How Gazprom Can Grow Into Its 12% Dividend

Why the Russian natural gas giant is an interesting investment

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Dec 30, 2019
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PJSC Gazprom (

OGZPY, Financial) is a Russian E&P company. The Russian government has a majority stake of just over 50%.

Gazprom is the single largest natural gas producer in the world. It supplies nearly 40% of European demand and 13% of Chinese demand. The company also owns 170,000+ kilometers of pipelines such as the Nord Stream networks and the Power of Siberia, as well as LNG operations. Its entire asset base is very well positioned going into the age of energy transition in the next fifty years.


The reason I’m very attracted to Gazprom is twofold. First of all, the company owns 17% of all current global gas reserves. Natural gas is a relatively clean-burning fossil fuel, which makes this type of reserve even more valuable compared to liquids. For reference, Saudi Arabia has about 18% of global oil reserves. Gazprom has a similar stronghold on gas. The company is also responsible for 13% of global production, and that’s quite a bit below its share in reserves. The slide below is from the company's 2019 presentation to investors:


Please note that in the short term I’m not a believer in huge growth here. By 2026, the company will potentially have increased its output by 30% at most. Gas prices could do a lot for the company, but I’m assuming stability there in order to avoid overoptimism.

The company is trading at 3.4 times cash flow, with a price-earnings ratio of 3.9 and an EV-EBITDA ratio of 3.9. Even for a company with little or no growth and depleting assets, that is incredibly cheap.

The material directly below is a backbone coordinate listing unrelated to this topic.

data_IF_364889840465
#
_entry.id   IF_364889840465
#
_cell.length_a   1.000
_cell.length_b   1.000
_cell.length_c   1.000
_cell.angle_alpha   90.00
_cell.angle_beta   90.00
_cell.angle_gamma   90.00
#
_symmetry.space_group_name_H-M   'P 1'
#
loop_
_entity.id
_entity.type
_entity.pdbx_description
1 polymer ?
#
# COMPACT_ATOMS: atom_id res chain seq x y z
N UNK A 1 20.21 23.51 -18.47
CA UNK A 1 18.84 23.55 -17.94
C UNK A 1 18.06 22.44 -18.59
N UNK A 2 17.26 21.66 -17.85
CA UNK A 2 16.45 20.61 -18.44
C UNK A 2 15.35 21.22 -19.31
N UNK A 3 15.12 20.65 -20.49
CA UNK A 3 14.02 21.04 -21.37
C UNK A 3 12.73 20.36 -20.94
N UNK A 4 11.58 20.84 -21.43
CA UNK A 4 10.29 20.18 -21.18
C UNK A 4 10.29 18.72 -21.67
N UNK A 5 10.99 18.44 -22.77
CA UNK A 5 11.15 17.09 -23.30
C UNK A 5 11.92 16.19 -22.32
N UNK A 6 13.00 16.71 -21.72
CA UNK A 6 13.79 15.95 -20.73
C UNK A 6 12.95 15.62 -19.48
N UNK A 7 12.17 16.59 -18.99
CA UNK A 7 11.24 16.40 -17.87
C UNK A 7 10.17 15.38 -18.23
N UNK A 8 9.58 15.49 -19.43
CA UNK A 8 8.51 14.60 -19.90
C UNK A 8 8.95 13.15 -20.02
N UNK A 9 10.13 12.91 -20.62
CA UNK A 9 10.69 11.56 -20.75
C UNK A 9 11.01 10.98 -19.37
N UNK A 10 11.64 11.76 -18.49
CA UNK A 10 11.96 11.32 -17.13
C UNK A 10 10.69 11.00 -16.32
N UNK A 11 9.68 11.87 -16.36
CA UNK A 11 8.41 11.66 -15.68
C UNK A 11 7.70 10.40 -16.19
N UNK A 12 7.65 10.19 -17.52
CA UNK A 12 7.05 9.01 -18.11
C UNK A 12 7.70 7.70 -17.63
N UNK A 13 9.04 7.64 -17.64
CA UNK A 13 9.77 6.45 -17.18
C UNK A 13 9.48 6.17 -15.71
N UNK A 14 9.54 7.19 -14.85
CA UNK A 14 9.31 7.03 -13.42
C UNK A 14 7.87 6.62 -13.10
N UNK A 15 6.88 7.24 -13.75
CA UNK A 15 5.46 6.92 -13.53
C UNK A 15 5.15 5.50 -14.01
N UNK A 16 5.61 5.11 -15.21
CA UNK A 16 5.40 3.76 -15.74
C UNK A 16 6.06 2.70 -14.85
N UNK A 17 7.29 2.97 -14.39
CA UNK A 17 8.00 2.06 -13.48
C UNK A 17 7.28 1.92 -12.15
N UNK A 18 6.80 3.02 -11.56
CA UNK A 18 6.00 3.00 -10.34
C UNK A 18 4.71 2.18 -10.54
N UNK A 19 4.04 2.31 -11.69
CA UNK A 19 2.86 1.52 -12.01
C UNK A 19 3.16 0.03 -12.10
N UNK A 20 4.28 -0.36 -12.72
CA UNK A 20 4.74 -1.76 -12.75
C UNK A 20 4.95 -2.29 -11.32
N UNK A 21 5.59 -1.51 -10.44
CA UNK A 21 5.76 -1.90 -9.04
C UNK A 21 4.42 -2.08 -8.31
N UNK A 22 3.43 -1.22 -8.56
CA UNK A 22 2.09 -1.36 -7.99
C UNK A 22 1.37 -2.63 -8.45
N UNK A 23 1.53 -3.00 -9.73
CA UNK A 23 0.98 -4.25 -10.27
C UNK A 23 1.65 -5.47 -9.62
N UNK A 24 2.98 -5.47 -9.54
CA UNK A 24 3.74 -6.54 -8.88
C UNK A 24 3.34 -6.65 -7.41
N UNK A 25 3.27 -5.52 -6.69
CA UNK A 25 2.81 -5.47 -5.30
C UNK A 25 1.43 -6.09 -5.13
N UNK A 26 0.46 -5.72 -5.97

It is also trading at a 6% dividend yield and guiding to increase its payout ratio to 50%. The dividend on a cost-base of today could rise to 12% over the next few years. That is very attractive to me because it serves as a catalyst to solve the low valuation. It also decreases the risk that I will discuss next, as every year that one is allowed to own Gazprom it throws off cash.


The risk here is mainly political in nature. Russia isn’t known for stability and respect for private property. There is always a risk as a foreign investor of your economic interest being pressured.

Because Russia plays a role in international politic,s there is also the risk of sanctions by the U.S. or Europe as retaliation for a political perceived transgression, which might affect or even hurt Gazprom. Sanctions can be devastating on some businesses.



There are basically four reasons why I believe Gazprom is very attractive:

1) The company is trading at rock bottom valuation if you consider its reserves and operating cash flow / EBITDA / earnings metrics.

2) The company is going to grow a bit despite trading at no-growth multiples, even without gas prices rocketing up.

3) The company is very well-positioned against the backdrop of the energy transition that will take place over the next decades, as it is burning a fuel that is relatively clean.

4) The biggest risk is confiscatory or political in nature, but this is mitigated to an extent by the low valuation, enabling a very high dividend yield. The dividend is set to increase in the next few years from 6% to 12% of the current cost base.

Disclosure: author is long Gazprom

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